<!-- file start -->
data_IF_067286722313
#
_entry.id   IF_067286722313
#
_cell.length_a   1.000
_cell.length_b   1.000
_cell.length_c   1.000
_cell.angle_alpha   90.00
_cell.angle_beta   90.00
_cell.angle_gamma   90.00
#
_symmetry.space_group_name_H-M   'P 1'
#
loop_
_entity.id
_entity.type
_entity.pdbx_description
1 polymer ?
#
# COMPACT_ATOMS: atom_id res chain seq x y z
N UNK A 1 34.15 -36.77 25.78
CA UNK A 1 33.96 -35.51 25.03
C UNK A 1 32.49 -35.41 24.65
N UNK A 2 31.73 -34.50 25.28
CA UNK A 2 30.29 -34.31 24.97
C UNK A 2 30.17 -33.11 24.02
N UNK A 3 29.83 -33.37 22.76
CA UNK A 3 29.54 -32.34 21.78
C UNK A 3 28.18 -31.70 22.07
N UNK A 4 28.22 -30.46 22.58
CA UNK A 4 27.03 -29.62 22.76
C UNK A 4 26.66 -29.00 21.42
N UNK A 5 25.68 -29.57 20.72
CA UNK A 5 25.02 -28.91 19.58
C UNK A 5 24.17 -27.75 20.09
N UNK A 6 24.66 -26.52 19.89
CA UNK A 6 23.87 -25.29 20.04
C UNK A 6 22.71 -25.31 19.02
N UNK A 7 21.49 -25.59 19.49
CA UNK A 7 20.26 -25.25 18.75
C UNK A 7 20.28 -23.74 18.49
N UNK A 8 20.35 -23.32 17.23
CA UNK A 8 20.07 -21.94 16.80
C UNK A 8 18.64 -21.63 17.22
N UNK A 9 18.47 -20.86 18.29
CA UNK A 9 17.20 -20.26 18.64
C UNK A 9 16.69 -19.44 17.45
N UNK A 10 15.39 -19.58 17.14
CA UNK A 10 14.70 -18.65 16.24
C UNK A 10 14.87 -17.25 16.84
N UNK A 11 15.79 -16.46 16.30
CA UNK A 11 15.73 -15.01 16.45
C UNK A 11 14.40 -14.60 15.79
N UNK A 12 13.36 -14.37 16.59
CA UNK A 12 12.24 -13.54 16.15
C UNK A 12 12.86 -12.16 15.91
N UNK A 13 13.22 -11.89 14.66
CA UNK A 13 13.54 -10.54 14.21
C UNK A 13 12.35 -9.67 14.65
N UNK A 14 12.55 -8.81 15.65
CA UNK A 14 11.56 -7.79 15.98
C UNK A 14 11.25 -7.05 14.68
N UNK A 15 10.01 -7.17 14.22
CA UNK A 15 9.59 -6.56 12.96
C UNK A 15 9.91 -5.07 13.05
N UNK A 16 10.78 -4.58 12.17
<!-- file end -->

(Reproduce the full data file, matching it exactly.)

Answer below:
data_IF_067286722313
#
_entry.id   IF_067286722313
#
_cell.length_a   1.000
_cell.length_b   1.000
_cell.length_c   1.000
_cell.angle_alpha   90.00
_cell.angle_beta   90.00
_cell.angle_gamma   90.00
#
_symmetry.space_group_name_H-M   'P 1'
#
loop_
_entity.id
_entity.type
_entity.pdbx_description
1 polymer ?
#
# COMPACT_ATOMS: atom_id res chain seq x y z
N UNK A 1 34.15 -36.77 25.78
CA UNK A 1 33.96 -35.51 25.03
C UNK A 1 32.49 -35.41 24.65
N UNK A 2 31.73 -34.50 25.28
CA UNK A 2 30.29 -34.31 24.97
C UNK A 2 30.17 -33.11 24.02
N UNK A 3 29.83 -33.37 22.76
CA UNK A 3 29.54 -32.34 21.78
C UNK A 3 28.18 -31.70 22.07
N UNK A 4 28.22 -30.46 22.58
CA UNK A 4 27.03 -29.62 22.76
C UNK A 4 26.66 -29.00 21.42
N UNK A 5 25.68 -29.57 20.72
CA UNK A 5 25.02 -28.91 19.58
C UNK A 5 24.17 -27.75 20.09
N UNK A 6 24.66 -26.52 19.89
CA UNK A 6 23.87 -25.29 20.04
C UNK A 6 22.71 -25.31 19.02
N UNK A 7 21.49 -25.59 19.49
CA UNK A 7 20.26 -25.25 18.75
C UNK A 7 20.28 -23.74 18.49
N UNK A 8 20.35 -23.32 17.23
CA UNK A 8 20.07 -21.94 16.80
C UNK A 8 18.64 -21.63 17.22
N UNK A 9 18.47 -20.86 18.29
CA UNK A 9 17.20 -20.26 18.64
C UNK A 9 16.69 -19.44 17.45
N UNK A 10 15.39 -19.58 17.14
CA UNK A 10 14.70 -18.65 16.24
C UNK A 10 14.87 -17.25 16.84
N UNK A 11 15.79 -16.46 16.30
CA UNK A 11 15.73 -15.01 16.45
C UNK A 11 14.40 -14.60 15.79
N UNK A 12 13.36 -14.37 16.59
CA UNK A 12 12.24 -13.54 16.15
C UNK A 12 12.86 -12.16 15.91
N UNK A 13 13.22 -11.89 14.66
CA UNK A 13 13.54 -10.54 14.21
C UNK A 13 12.35 -9.67 14.65
N UNK A 14 12.55 -8.81 15.65
CA UNK A 14 11.56 -7.79 15.98
C UNK A 14 11.25 -7.05 14.68
N UNK A 15 10.01 -7.17 14.22
CA UNK A 15 9.59 -6.56 12.96
C UNK A 15 9.91 -5.07 13.05
N UNK A 16 10.78 -4.58 12.17